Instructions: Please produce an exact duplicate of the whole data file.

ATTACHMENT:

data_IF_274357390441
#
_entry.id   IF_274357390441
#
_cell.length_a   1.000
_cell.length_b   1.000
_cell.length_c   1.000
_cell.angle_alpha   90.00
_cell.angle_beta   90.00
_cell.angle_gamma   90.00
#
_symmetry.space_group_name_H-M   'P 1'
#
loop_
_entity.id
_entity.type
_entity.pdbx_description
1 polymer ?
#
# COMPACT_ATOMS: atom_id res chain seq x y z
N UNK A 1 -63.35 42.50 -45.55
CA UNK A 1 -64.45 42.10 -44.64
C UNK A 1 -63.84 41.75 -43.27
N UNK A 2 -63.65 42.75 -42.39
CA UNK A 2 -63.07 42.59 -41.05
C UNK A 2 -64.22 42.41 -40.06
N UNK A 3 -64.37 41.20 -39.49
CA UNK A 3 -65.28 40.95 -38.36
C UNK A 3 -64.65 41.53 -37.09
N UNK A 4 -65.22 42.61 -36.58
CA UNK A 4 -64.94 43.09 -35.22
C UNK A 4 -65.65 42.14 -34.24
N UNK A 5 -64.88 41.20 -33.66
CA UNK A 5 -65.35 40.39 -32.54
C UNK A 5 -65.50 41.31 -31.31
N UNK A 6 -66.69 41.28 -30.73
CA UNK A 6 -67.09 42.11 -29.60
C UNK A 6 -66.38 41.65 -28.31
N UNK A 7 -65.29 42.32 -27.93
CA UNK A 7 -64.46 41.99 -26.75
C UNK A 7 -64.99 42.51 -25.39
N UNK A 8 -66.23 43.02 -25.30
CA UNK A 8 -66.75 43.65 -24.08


data_IF_274357390441
#
_entry.id   IF_274357390441
#
_cell.length_a   1.000
_cell.length_b   1.000
_cell.length_c   1.000
_cell.angle_alpha   90.00
_cell.angle_beta   90.00
_cell.angle_gamma   90.00
#
_symmetry.space_group_name_H-M   'P 1'
#
loop_
_entity.id
_entity.type
_entity.pdbx_description
1 polymer ?
#
# COMPACT_ATOMS: atom_id res chain seq x y z
N UNK A 1 -63.35 42.50 -45.55
CA UNK A 1 -64.45 42.10 -44.64
C UNK A 1 -63.84 41.75 -43.27
N UNK A 2 -63.65 42.75 -42.39
CA UNK A 2 -63.07 42.59 -41.05
C UNK A 2 -64.22 42.41 -40.06
N UNK A 3 -64.37 41.20 -39.49
CA UNK A 3 -65.28 40.95 -38.36
C UNK A 3 -64.65 41.53 -37.09
N UNK A 4 -65.22 42.61 -36.58
CA UNK A 4 -64.94 43.09 -35.22
C UNK A 4 -65.65 42.14 -34.24
N UNK A 5 -64.88 41.20 -33.66
CA UNK A 5 -65.35 40.39 -32.54
C UNK A 5 -65.50 41.31 -31.31
N UNK A 6 -66.69 41.28 -30.73
CA UNK A 6 -67.09 42.11 -29.60
C UNK A 6 -66.38 41.65 -28.31
N UNK A 7 -65.29 42.32 -27.93
CA UNK A 7 -64.46 41.99 -26.75
C UNK A 7 -64.99 42.51 -25.39
N UNK A 8 -66.23 43.02 -25.30
CA UNK A 8 -66.75 43.65 -24.08